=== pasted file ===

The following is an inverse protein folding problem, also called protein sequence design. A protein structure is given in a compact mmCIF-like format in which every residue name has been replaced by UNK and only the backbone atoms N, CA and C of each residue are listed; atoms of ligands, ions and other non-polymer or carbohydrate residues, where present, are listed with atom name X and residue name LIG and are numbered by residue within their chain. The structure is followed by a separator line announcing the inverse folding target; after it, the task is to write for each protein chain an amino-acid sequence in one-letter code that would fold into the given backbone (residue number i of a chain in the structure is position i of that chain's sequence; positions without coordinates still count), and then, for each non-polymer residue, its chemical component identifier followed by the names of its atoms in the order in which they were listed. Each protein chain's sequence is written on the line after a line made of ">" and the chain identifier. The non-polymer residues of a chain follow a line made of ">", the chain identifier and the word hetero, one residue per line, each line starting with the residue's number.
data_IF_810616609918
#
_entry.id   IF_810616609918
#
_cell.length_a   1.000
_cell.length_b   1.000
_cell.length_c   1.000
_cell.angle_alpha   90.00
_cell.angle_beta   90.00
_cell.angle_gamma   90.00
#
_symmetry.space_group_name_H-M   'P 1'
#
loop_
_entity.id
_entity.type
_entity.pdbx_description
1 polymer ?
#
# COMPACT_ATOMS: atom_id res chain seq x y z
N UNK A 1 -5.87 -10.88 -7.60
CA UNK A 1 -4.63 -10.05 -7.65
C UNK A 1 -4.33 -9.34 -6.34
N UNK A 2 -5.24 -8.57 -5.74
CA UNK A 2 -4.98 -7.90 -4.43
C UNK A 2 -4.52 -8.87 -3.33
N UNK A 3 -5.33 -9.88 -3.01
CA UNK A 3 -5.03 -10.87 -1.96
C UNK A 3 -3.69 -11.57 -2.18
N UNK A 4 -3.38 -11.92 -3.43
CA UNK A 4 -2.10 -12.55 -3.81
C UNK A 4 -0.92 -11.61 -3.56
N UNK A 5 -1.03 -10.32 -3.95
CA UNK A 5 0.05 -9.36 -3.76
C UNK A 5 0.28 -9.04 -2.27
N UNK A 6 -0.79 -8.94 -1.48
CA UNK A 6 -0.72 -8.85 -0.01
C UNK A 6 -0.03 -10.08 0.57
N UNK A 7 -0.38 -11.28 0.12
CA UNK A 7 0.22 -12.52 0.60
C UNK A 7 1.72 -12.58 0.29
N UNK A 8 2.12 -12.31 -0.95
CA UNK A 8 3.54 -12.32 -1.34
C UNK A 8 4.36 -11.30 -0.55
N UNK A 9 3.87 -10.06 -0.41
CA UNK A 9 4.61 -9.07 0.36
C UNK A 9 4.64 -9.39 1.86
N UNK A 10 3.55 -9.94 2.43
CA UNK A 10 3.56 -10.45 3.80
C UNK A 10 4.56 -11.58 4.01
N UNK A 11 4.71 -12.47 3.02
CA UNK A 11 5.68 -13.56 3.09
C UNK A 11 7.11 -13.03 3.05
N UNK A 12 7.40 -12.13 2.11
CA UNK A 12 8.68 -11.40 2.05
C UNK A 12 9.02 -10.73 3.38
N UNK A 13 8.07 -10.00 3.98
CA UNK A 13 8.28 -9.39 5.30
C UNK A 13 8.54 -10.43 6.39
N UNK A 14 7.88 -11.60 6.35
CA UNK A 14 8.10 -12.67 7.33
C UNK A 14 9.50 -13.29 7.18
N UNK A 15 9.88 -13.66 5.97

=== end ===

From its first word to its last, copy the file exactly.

The following is an inverse protein folding problem, also called protein sequence design. A protein structure is given in a compact mmCIF-like format in which every residue name has been replaced by UNK and only the backbone atoms N, CA and C of each residue are listed; atoms of ligands, ions and other non-polymer or carbohydrate residues, where present, are listed with atom name X and residue name LIG and are numbered by residue within their chain. The structure is followed by a separator line announcing the inverse folding target; after it, the task is to write for each protein chain an amino-acid sequence in one-letter code that would fold into the given backbone (residue number i of a chain in the structure is position i of that chain's sequence; positions without coordinates still count), and then, for each non-polymer residue, its chemical component identifier followed by the names of its atoms in the order in which they were listed. Each protein chain's sequence is written on the line after a line made of ">" and the chain identifier. The non-polymer residues of a chain follow a line made of ">", the chain identifier and the word hetero, one residue per line, each line starting with the residue's number.
data_IF_810616609918
#
_entry.id   IF_810616609918
#
_cell.length_a   1.000
_cell.length_b   1.000
_cell.length_c   1.000
_cell.angle_alpha   90.00
_cell.angle_beta   90.00
_cell.angle_gamma   90.00
#
_symmetry.space_group_name_H-M   'P 1'
#
loop_
_entity.id
_entity.type
_entity.pdbx_description
1 polymer ?
#
# COMPACT_ATOMS: atom_id res chain seq x y z
N UNK A 1 -5.87 -10.88 -7.60
CA UNK A 1 -4.63 -10.05 -7.65
C UNK A 1 -4.33 -9.34 -6.34
N UNK A 2 -5.24 -8.57 -5.74
CA UNK A 2 -4.98 -7.90 -4.43
C UNK A 2 -4.52 -8.87 -3.33
N UNK A 3 -5.33 -9.88 -3.01
CA UNK A 3 -5.03 -10.87 -1.96
C UNK A 3 -3.69 -11.57 -2.18
N UNK A 4 -3.38 -11.92 -3.43
CA UNK A 4 -2.10 -12.55 -3.81
C UNK A 4 -0.92 -11.61 -3.56
N UNK A 5 -1.03 -10.32 -3.95
CA UNK A 5 0.05 -9.36 -3.76
C UNK A 5 0.28 -9.04 -2.27
N UNK A 6 -0.79 -8.94 -1.48
CA UNK A 6 -0.72 -8.85 -0.01
C UNK A 6 -0.03 -10.08 0.57
N UNK A 7 -0.38 -11.28 0.12
CA UNK A 7 0.22 -12.52 0.60
C UNK A 7 1.72 -12.58 0.29
N UNK A 8 2.12 -12.31 -0.95
CA UNK A 8 3.54 -12.32 -1.34
C UNK A 8 4.36 -11.30 -0.55
N UNK A 9 3.87 -10.06 -0.41
CA UNK A 9 4.61 -9.07 0.36
C UNK A 9 4.64 -9.39 1.86
N UNK A 10 3.55 -9.94 2.43
CA UNK A 10 3.56 -10.45 3.80
C UNK A 10 4.56 -11.58 4.01
N UNK A 11 4.71 -12.47 3.02
CA UNK A 11 5.68 -13.56 3.09
C UNK A 11 7.11 -13.03 3.05
N UNK A 12 7.40 -12.13 2.11
CA UNK A 12 8.68 -11.40 2.05
C UNK A 12 9.02 -10.73 3.38
N UNK A 13 8.07 -10.00 3.98
CA UNK A 13 8.28 -9.39 5.30
C UNK A 13 8.54 -10.43 6.39
N UNK A 14 7.88 -11.60 6.35
CA UNK A 14 8.10 -12.67 7.33
C UNK A 14 9.50 -13.29 7.18
N UNK A 15 9.88 -13.66 5.97